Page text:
Blood and Oil by Michael T. Klare
The Dangers and Consequences of America's Growing Dependency on Imported Petroleum (The American Empire Project)

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From the author of Resource Wars, a landmark assessment of the critical role of petroleum in America's actions abroad

In his pathbreaking Resource Wars, world security expert Michael T. Klare alerted us to the role of resources in conflicts in the post-Cold War world. Now, in Blood and Oil, he concentrates on a single precious commodity, petroleum, while issuing a warning to the United States-its most powerful, and most dependent, global consumer.
Since September 11th and the commencement of the "war on terror," the world's attention has been focused on the relationship between U.S. foreign policy in the Middle East and the oceans of crude oil that lie beneath the region's soil. Klare traces oil's impact on international affairs since World War II, revealing its influence on the Truman, Eisenhower, Nixon, and Carter doctrines. He shows how America's own wells are drying up as our demand increases; by 2010, the United States will need to import 60 percent of its oil. And since most of this supply will have to come from chronically unstable, often violently anti-American zones-the Persian Gulf, the Caspian Sea, Latin America, and Africa-our dependency is bound to lead to recurrent military involvement.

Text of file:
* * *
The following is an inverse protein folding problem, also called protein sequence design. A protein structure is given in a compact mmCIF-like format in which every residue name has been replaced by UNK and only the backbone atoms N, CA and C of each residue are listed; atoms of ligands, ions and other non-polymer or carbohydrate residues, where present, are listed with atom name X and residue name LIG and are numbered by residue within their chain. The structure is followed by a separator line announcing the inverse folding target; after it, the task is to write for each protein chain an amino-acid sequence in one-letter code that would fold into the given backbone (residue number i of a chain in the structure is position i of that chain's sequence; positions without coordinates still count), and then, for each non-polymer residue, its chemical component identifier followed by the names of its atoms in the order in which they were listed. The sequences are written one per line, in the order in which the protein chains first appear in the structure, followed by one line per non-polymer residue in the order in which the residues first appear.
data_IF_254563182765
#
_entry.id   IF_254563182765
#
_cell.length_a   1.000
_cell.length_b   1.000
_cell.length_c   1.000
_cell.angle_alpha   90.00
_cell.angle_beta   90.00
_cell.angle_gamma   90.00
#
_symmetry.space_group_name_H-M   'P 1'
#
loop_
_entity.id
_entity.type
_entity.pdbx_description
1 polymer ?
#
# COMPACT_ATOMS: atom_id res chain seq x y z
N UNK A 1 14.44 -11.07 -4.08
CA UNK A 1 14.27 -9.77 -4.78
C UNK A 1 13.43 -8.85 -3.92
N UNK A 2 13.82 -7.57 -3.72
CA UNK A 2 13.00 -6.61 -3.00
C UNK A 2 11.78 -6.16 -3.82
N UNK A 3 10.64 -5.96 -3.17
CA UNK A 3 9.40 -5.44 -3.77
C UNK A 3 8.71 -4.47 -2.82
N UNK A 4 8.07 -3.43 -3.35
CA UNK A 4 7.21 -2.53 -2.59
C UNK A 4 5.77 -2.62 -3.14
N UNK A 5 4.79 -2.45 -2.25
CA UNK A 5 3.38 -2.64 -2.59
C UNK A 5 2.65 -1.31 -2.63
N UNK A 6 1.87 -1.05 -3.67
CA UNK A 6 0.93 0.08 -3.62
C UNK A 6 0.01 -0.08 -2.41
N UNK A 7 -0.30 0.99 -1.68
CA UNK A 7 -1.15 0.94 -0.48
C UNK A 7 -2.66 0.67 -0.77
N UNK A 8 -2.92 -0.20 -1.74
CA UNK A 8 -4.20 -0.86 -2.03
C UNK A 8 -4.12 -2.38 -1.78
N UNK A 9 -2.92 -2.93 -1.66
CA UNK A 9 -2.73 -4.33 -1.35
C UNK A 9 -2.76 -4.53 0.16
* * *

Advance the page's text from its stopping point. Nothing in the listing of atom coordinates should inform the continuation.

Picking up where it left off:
With clarity and urgency, Blood and Oil delineates the United States' predicament and cautions that it is time to change our energy policies, before we spend the next decades paying for oil with blood.


About Michael T. Klare

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Michael Klare is the author of books including Resource Wars, Blood and Oil, Rising Powers, Shrinking Planet and The Race for What's Left. A regular contributor to Harper's, Foreign Affairs, and the Los Angeles Times, he is the defense analyst for The Nation and the director of the Five College Program in Peace and World Security Studies at Hampshire College in Amherst.
Published April 1, 2007 by Metropolitan Books. 304 pages
Genres: Business & Economics, Political & Social Sciences, Law & Philosophy. Non-fiction

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yet, Klare argues, what is certain is that the US is becoming ever more dependent on foreign sources of oil, “and thus increasingly vulnerable to the violence and disorder that accompanies oil production in politically unstable and often hostile producers.” Slightly more than half of the domestic...

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Publishers Weekly

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The world's rapidly growing economy is dependent on oil, the supply is running out and the U.S. and other great powers are engaged in an escalating game of brinkmanship to secure its continued free flow.

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USA Today

Klare wants to separate energy policy from overseas security commitments, warning, "Circumstances will force us to change our ways the days of petroleum plenty will not last forever."

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